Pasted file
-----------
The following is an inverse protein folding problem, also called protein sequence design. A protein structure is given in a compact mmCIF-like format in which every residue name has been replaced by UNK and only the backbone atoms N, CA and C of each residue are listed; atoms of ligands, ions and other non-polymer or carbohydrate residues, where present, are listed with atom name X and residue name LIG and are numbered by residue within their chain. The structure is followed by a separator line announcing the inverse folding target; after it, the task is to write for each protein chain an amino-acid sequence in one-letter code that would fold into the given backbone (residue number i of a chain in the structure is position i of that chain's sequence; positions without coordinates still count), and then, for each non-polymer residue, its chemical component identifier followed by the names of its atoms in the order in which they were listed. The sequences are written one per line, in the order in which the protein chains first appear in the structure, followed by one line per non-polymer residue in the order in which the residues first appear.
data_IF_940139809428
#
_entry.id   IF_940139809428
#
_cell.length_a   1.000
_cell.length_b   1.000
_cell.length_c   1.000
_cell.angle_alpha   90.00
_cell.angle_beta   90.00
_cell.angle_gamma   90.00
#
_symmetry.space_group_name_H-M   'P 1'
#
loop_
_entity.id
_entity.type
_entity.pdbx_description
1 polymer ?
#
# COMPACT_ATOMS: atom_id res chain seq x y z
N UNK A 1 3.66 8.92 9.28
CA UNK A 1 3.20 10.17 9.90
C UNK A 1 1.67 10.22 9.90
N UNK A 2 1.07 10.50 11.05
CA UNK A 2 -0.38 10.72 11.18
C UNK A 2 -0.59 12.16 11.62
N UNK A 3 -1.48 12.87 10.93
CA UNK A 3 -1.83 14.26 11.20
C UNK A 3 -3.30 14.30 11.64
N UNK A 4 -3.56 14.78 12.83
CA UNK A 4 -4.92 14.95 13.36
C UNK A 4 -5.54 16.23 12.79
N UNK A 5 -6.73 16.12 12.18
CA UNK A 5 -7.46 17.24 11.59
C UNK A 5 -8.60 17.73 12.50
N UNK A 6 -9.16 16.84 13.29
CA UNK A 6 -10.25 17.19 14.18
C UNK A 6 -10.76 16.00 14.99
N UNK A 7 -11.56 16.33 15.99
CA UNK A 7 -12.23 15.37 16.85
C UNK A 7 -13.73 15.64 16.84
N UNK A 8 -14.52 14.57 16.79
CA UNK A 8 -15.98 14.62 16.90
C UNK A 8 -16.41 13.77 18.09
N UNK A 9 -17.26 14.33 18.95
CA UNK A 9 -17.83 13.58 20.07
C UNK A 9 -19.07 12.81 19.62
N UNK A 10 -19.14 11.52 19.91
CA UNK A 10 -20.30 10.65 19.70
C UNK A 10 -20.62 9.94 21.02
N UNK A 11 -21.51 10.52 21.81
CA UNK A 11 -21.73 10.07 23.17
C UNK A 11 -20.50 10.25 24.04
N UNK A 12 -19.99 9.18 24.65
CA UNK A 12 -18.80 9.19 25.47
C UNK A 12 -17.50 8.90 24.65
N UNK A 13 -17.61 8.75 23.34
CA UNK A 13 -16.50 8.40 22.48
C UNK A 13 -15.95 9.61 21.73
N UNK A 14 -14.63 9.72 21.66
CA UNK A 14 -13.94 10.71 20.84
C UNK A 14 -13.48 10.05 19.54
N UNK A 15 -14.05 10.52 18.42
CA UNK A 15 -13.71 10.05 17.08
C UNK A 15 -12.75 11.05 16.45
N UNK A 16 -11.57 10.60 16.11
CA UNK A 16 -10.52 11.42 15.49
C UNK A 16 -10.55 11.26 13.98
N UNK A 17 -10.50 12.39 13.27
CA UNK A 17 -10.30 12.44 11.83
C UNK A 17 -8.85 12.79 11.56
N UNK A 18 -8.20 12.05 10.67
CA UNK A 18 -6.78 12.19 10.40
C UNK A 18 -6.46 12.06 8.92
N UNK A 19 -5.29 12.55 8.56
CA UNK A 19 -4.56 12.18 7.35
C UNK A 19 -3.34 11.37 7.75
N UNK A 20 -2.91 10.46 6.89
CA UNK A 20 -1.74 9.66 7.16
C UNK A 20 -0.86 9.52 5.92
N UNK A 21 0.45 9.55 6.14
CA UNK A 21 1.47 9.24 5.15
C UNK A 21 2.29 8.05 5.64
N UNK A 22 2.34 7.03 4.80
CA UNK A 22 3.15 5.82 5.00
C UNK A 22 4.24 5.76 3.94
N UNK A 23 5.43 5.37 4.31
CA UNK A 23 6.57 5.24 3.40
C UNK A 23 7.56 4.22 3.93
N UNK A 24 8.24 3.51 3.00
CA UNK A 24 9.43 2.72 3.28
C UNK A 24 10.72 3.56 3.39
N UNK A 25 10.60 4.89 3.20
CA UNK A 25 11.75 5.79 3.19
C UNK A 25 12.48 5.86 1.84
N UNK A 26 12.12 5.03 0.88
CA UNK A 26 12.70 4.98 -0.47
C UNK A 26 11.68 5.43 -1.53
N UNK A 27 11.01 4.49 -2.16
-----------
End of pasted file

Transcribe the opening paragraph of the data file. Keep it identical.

The following is an inverse protein folding problem, also called protein sequence design. A protein structure is given in a compact mmCIF-like format in which every residue name has been replaced by UNK and only the backbone atoms N, CA and C of each residue are listed; atoms of ligands, ions and other non-polymer or carbohydrate residues, where present, are listed with atom name X and residue name LIG and are numbered by residue within their chain. The structure is followed by a separator line announcing the inverse folding target; after it, the task is to write for each protein chain an amino-acid sequence in one-letter code that would fold into the given backbone (residue number i of a chain in the structure is position i of that chain's sequence; positions without coordinates still count), and then, for each non-polymer residue, its chemical component identifier followed by the names of its atoms in the order in which they were listed. The sequences are written one per line, in the order in which the protein chains first appear in the structure, followed by one line per non-polymer residue in the order in which the residues first appear.